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Insolvency and related law and policy, and more

Michael Murray is an Australian author and commentator on corporate and personal insolvency law and related issues, in Australia and internationally. He has a strong law and policy background, is independent of any connections, and his views are his own. He gives no legal advice. 

Australia’s limited insolvency reforms for small business

With our international trading partners recently meeting to examine ways to handle micro to small enterprise (MSE) insolvency impacted by COVID-19,[1] the Australian government – through the Treasurer and the Assistant Treasurer, Minister for Housing, and Minister for Homelessness, Social and Community Housing – has announced some partial reforms to “improve Australia’s insolvency framework for both small and large businesses”. 

Significantly however, the government ministers also responsible for small business insolvency – Senators Michaelia Cash and Amanda Stoker – were not included in the announcements, suggesting that their sector has further reforms to come. 

MSME business

As the Small Business Ombudsman’s research reveals, small business accounts for over 95% of all businesses and contributes much to the economy in terms of GDP and employment- Small Business Counts report (2020) | Australian Small Business and Family Enterprise Ombudsman (asbfeo.gov.au).  The range of business structures in Australia is comparable with that being discussed internationally.

According to UNCITRAL, existing standard business insolvency regimes are usually designed with the complexities and sophistication of larger enterprises in mind – Part 5.3A of the Corporations Act is a prime example. They may presuppose the presence of an extensive insolvent estate of some value and the active engagement of creditors and an insolvency practitioner, whereas in many MSE insolvency cases the business with have few creditors and assets and in many cases may be unable to reasonably fund an insolvency at all.[2]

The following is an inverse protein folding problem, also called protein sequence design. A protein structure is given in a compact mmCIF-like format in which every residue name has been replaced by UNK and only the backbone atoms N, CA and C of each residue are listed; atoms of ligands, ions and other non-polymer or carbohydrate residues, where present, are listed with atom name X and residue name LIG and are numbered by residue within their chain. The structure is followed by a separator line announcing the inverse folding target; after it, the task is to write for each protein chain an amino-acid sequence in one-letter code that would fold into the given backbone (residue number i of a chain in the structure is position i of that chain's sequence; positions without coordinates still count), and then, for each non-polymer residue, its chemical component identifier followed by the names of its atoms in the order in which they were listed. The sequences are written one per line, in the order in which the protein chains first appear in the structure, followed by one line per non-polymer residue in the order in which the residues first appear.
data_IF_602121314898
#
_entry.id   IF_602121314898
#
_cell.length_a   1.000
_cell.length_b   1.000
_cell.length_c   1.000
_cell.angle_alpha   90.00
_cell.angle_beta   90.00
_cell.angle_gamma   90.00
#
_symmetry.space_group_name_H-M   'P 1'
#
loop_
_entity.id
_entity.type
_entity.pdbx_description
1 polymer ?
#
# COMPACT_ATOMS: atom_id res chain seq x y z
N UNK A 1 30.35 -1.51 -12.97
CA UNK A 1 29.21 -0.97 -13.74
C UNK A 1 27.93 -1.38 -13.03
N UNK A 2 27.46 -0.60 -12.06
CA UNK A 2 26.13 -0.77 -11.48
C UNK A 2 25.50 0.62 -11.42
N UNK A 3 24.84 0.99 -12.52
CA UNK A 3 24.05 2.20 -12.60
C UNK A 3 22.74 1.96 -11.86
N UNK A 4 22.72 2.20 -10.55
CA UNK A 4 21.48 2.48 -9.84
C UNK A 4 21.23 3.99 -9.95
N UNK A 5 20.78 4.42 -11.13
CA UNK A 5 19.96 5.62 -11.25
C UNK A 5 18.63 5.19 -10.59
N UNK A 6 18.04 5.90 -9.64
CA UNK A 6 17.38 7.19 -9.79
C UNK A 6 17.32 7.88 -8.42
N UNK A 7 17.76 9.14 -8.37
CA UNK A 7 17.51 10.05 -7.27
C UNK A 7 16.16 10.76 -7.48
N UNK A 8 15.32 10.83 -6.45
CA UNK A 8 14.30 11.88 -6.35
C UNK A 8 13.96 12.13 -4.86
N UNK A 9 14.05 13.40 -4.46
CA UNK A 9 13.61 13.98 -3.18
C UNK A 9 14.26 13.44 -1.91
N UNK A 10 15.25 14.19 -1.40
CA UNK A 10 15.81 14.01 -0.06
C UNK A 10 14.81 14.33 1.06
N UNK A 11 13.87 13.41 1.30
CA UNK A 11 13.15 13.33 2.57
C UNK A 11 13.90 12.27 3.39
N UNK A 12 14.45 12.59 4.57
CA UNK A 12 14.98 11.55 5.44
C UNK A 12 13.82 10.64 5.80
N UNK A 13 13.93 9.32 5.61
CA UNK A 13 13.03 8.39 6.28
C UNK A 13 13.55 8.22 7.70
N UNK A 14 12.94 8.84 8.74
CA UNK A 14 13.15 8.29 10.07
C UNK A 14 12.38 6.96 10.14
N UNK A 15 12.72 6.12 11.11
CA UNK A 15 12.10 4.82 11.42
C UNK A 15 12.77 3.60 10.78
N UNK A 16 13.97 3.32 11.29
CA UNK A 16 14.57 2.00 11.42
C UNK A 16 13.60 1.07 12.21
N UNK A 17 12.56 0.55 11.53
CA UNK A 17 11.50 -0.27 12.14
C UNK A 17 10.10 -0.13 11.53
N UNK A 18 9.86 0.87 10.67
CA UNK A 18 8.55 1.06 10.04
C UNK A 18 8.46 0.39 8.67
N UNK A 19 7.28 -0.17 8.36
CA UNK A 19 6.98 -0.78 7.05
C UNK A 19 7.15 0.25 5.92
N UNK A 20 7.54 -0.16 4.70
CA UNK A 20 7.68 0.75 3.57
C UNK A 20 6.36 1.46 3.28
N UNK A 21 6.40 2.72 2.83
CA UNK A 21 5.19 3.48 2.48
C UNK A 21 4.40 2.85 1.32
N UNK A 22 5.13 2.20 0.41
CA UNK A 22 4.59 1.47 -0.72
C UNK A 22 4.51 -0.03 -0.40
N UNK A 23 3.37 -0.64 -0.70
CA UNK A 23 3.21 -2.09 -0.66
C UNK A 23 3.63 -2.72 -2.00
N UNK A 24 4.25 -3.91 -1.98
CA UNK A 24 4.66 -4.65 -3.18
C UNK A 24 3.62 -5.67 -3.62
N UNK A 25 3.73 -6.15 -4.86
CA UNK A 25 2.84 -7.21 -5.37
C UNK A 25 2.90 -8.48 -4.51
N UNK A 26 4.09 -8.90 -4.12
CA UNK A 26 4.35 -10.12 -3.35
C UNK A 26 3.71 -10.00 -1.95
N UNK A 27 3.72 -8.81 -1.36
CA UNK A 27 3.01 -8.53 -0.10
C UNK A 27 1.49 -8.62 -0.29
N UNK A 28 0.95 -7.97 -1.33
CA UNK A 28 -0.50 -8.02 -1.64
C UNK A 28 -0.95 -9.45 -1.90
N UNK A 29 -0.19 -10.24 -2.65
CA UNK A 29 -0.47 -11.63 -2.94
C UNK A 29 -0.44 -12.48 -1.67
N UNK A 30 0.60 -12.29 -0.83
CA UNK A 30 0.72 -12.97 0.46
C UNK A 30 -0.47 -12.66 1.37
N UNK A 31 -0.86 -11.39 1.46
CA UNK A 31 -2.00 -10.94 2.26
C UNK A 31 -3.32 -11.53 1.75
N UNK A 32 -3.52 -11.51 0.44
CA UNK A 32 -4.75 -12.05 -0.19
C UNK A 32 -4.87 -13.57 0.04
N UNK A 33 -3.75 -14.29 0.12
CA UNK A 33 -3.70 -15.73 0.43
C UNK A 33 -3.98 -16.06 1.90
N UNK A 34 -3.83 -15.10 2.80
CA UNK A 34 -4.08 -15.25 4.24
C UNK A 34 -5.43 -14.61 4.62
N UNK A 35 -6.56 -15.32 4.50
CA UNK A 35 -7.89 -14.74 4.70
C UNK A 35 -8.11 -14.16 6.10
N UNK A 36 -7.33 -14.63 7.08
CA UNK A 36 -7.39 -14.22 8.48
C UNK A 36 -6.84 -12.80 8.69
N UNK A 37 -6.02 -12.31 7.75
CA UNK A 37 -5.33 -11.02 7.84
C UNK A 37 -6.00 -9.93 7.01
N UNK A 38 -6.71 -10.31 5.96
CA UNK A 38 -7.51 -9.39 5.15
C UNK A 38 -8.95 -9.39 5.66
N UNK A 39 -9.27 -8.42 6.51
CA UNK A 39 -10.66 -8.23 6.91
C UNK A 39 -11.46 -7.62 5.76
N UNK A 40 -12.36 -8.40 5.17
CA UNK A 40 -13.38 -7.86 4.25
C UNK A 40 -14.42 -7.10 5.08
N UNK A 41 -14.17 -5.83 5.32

That is consistent with the figures often extracted from ASIC records in Australia – that we have “a system that is barely supported by the assets of companies that enter external administration, and certainly is not designed to produce meaningful recoveries for unsecured creditors”: Corporate insolvency by the numbers | Australian Insolvency Law. That is a reason given for the need for a greater government role in the process: Insolvency Law is Failing SMEs | Australian Insolvency Law.

The insolvency reforms proposed in Australia by the Treasurer and Assistant Treasurer – May 2021

Small companies: For business trading through small companies, Australia’s “new simplified restructuring and liquidation process” – Part 5.3B Corporations Act, which commenced on 1 January 2021 – has not quite taken off, recent figures showing only 5 companies accessing the process so far, indicative perhaps of its misdirection or lack of need for the process: Comparing the start of Parts 5.3A and 5.3B | Australian Insolvency Law.  Part 5.3B was confined only to small business operating through companies with liabilities under $1m, among other limitations.  These are being tweaked but not enough.